An outstanding incident took place in the medical practice of Saudi doctors. A year-old girl turned out to be pregnant. Doctors said that it was the first incident in the history of modern medicine. Arab media outlets discuss whether the removal of the fetus from the baby girl is going to be considered a murder.
It turned out that the mother of the pregnant baby originally had two embryos during her pregnancy. One of the embryos began to develop in the uterus of the other child. In spite of the fact that doctors describe the incident as unique, there can be other similar examples found in history.
A 36-year-old farmer had the embryo of his twin brother removed in the town of Nagpur, India, in 2006. The man asked for medical help only after his swollen belly hampered his breathing.
Doctors were certain that the man had a gigantic tumor in his belly. However, they found fragments of human genitalia, hairs, limbs and jaws in the patient and finally removed a weird underdeveloped creature having legs and arms with long nails.
In 2002, Indian doctors found a fetus in the body of a six-month-old boy. The dead fetus, which surgeons removed from the boy, weighed one kilo, whereas the boy himself weighed 6.5 kilos.
The anomalous phenomenon is known as fetus in fetu. Such incidents are extremely rare: an embryo inside an embryo may appear once in 500,000 pregnancies. The phenomenon always occurs at an early stage of pregnancy. As a rule, the fetuses die in mother’s womb.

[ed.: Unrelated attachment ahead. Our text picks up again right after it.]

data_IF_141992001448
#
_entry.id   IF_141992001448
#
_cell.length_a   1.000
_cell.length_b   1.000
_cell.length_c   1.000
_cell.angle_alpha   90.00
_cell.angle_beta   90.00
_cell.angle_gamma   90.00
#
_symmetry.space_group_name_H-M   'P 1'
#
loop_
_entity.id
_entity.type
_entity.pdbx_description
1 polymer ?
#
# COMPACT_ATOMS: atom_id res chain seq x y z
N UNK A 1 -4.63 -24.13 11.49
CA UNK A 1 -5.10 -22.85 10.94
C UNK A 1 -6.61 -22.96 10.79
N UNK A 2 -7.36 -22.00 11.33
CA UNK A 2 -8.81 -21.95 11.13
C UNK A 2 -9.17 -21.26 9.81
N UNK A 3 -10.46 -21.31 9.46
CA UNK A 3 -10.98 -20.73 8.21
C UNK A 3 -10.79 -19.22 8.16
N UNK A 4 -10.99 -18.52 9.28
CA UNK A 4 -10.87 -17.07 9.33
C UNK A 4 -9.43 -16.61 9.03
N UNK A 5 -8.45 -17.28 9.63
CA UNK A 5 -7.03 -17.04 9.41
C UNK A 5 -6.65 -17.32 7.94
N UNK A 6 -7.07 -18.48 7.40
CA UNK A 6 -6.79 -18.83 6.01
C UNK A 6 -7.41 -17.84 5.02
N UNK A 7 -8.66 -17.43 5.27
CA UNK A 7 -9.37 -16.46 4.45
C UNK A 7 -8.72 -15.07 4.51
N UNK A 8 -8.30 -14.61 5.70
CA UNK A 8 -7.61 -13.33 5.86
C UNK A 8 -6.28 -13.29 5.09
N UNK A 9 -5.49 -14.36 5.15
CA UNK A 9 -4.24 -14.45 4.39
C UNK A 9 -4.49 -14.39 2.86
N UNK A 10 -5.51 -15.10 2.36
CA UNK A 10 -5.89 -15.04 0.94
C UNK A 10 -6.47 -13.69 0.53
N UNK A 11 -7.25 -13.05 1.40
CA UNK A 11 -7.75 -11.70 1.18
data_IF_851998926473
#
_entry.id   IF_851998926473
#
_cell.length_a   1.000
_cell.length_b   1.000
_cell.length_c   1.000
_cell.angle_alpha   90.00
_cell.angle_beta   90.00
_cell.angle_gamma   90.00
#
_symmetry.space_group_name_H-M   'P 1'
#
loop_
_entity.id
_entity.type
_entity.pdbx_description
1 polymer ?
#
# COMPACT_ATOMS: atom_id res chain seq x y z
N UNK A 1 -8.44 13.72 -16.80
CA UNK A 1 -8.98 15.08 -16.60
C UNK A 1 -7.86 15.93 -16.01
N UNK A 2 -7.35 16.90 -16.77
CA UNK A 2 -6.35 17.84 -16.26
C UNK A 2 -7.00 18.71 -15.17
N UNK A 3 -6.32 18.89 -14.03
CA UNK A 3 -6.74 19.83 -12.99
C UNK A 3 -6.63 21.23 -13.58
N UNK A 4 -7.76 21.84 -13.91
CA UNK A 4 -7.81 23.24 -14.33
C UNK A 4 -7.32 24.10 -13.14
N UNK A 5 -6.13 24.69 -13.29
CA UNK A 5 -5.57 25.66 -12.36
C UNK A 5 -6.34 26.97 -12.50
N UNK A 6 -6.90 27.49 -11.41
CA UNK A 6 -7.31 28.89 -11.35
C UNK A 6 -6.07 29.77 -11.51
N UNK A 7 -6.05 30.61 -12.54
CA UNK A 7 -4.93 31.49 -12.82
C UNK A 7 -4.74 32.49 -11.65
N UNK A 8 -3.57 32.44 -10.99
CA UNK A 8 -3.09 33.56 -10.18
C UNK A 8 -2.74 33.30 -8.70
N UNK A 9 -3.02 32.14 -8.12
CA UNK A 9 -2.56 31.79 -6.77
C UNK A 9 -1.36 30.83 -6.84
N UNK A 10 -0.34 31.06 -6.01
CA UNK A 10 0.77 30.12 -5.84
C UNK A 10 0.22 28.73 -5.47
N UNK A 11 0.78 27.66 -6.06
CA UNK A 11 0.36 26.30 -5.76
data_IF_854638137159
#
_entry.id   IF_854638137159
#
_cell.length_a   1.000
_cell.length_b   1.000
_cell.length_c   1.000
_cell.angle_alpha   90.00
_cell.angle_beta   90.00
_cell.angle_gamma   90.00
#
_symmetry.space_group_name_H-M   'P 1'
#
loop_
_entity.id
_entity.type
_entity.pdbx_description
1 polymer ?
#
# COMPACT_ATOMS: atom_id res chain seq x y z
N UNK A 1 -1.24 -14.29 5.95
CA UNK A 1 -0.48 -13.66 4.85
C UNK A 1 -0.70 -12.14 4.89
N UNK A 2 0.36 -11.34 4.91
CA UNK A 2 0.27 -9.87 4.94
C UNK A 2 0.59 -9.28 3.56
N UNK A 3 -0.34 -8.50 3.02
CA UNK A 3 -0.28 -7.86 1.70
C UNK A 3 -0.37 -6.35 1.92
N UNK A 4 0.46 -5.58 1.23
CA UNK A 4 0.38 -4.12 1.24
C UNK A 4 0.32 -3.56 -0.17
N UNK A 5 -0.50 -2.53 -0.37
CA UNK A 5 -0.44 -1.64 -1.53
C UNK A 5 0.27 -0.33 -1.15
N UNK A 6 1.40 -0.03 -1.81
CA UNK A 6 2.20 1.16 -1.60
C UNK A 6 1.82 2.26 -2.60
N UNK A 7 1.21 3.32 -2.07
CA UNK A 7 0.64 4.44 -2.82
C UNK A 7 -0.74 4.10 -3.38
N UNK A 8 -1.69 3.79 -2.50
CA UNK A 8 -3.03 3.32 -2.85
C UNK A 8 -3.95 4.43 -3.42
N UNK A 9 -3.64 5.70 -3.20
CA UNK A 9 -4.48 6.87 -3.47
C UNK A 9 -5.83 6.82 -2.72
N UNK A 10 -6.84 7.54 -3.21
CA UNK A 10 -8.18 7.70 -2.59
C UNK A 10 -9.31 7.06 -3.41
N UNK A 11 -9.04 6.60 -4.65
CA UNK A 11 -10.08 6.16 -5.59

It may also happen that a child with a fetus inside survives the entire pregnancy. In this case the embryo continues to live inside its owner’s body like a trapped parasite.
A fetus in fetu can be considered alive, but only in the sense that its component tissues have not yet died or been eliminated. Thus, the life of a fetus in fetu is inherently limited to that of an invasive tumor. In principle, its cells must have some degree of normal metabolic activity to have remained viable. However, without the gestational conditions attainable (so far) only in utero with the amnion and placenta, a fetus in fetu can develop into, at best, an especially well-differentiated teratoma; or, at worst, a high-grade metastatic teratocarcinoma. In terms of physical maturation, its organs have a working blood supply from the host, but all cases of fetus in fetu present critical defects, such as no functional brain, heart, lungs, gastrointestinal tract, or urinary tract. Accordingly, while a fetus in fetu can share select morphological features with a normal fetus, it has no prospect of any life outside of the host twin. Moreover, it poses clear threats to the life of the host twin on whom its own life depends.
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